So, when all evidence points to a relationship being doomed, the people in it should stick around and talk about it? Maybe the woman should try a little of that "active listening" -- even when the guy's coming on like Jack in "The Shining" and she's cowering behind the locked bathroom door: "Um...Jack, honey...would I be right to say you seem to be hacking through the bathroom door with a really huge, very sharp ax?" Maybe even you have to agree, there's a time for active listening and a time for active running for your life.
The truth is, except when the guy is chasing the woman with the ax, or seems about to, I rarely tell women to break up -- mainly because it's not very effective. In fact, 32.5 of a woman's friends have probably told her to get out, like, 32,000 times. If she's writing to me, it's usually because she's still there -- power-rationalizing why she should continue to stick around. Addiction treatment specialist Stanton Peele concurs that you don't get people to change by telling them what to do, and says about my approach, "Humor and good-natured irony are far more effective at motivating change than direct instructions and -- certainly -- than lecturing. The latter raise people's defenses." In the spirit of giving advice that might actually be productive, I lay out the disconnect between what people want and what they're doing and let the absurdity of it stink for itself: "Aww, how sweet, maggots in the shape of a heart!"
As for the contention "you're not human if you don't have problems," it doesn't seem to be from Winston Churchill, but I'm guessing whoever said it wasn't advising people to find the most troubled, unsuitable partner they could and get cracking. While looking for the quote, I did find this exchange Churchill had with Lady Astor. She said, "Winston, if you were my husband, I should flavor your coffee with poison." His response: "Madam, if I were your husband, I should drink it." Clearly, "shortcomings" are sometimes hugecomings. Fear of being alone or reluctance to acknowledge you've made a mistake and wasted a chunk of time with somebody won't turn irreconcilable differences into nagging idiosyncrasies. Better to admit you're coming in for a crash landing, and follow standard procedure (it says "hit the 'eject' button," not "hit the 'stay with the burning plane' button").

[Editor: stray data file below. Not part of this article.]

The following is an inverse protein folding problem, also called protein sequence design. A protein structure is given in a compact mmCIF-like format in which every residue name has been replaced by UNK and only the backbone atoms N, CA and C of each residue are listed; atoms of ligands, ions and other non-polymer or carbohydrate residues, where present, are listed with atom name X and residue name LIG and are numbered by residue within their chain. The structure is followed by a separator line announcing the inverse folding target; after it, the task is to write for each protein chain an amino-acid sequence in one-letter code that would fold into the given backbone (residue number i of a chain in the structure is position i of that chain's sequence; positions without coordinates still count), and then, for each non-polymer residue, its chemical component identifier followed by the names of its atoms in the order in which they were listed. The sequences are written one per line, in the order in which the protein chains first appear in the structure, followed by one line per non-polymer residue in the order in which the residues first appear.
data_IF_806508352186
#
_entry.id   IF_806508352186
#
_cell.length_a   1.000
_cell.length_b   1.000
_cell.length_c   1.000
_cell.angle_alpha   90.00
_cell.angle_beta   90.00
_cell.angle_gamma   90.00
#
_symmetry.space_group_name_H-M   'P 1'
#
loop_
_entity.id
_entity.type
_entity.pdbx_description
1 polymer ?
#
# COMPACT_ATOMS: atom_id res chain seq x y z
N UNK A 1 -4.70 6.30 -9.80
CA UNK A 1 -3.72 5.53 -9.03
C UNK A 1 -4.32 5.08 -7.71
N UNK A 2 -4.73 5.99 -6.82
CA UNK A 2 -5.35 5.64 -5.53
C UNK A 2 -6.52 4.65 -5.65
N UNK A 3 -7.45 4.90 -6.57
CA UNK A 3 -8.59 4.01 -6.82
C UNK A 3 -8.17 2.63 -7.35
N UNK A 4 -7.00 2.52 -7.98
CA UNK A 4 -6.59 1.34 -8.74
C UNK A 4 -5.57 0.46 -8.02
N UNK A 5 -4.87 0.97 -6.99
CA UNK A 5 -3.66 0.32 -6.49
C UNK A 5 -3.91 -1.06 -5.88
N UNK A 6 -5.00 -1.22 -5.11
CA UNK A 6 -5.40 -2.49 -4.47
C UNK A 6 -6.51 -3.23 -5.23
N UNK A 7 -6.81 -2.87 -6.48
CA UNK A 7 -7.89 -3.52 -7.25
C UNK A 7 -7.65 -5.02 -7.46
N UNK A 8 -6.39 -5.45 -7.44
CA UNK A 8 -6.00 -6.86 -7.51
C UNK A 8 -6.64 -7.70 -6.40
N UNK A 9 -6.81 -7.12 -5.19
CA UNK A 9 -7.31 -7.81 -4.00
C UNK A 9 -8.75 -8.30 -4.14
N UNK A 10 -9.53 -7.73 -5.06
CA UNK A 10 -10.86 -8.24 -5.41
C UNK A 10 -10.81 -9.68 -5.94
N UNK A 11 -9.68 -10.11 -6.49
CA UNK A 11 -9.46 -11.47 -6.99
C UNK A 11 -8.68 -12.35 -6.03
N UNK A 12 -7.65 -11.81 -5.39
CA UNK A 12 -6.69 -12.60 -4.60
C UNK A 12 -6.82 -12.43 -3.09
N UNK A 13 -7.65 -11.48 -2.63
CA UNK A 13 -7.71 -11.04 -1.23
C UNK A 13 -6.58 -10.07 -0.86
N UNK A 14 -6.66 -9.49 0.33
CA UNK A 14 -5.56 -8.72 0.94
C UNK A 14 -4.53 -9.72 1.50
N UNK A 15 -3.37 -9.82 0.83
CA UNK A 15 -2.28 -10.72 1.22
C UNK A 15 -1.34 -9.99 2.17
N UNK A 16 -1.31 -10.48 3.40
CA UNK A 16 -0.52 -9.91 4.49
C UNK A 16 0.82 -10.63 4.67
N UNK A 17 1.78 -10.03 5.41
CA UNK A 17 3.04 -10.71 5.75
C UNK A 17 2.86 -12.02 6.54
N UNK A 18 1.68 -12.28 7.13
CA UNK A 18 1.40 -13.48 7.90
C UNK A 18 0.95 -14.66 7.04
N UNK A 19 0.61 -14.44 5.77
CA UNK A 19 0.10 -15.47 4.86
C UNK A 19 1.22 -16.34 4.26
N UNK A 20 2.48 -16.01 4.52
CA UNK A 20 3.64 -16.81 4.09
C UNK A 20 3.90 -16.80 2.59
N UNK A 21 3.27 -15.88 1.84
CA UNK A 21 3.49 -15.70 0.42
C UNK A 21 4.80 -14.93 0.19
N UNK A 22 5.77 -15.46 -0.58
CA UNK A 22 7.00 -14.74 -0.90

Living alone doesn't mean you'll die alone. I had a friend die, and if anything, she died crowded, with the nurses scolding her friends for violating fire codes. By the way, she did have a husband. They were divorced. The truth is, if you stick with the wrong person, you can die lonely with your husband of 86 years right by your side. If more women were comfortable enough with themselves to be alone, they wouldn't feel the need to grab hold of the first piece of driftwood that floats by, then spend the rest of their lives in couples counseling complaining that the guy's a little...wooden.